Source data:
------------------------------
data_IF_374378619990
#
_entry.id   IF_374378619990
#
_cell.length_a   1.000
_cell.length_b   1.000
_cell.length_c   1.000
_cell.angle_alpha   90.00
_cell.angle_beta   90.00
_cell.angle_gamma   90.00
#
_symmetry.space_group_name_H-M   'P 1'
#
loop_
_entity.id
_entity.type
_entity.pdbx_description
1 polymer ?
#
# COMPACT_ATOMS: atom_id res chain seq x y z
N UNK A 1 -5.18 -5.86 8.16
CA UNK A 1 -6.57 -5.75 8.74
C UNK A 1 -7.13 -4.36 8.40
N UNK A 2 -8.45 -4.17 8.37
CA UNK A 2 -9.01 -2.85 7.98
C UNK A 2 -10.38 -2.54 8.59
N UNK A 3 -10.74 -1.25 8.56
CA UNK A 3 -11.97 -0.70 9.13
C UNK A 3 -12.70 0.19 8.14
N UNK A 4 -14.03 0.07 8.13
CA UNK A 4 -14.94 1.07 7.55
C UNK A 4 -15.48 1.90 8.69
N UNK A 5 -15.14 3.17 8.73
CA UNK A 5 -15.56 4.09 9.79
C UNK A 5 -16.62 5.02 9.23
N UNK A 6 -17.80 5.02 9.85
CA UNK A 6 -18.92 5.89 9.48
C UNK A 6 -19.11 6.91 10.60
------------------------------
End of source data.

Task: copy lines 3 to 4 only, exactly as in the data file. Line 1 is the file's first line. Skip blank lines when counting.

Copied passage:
_entry.id   IF_374378619990
#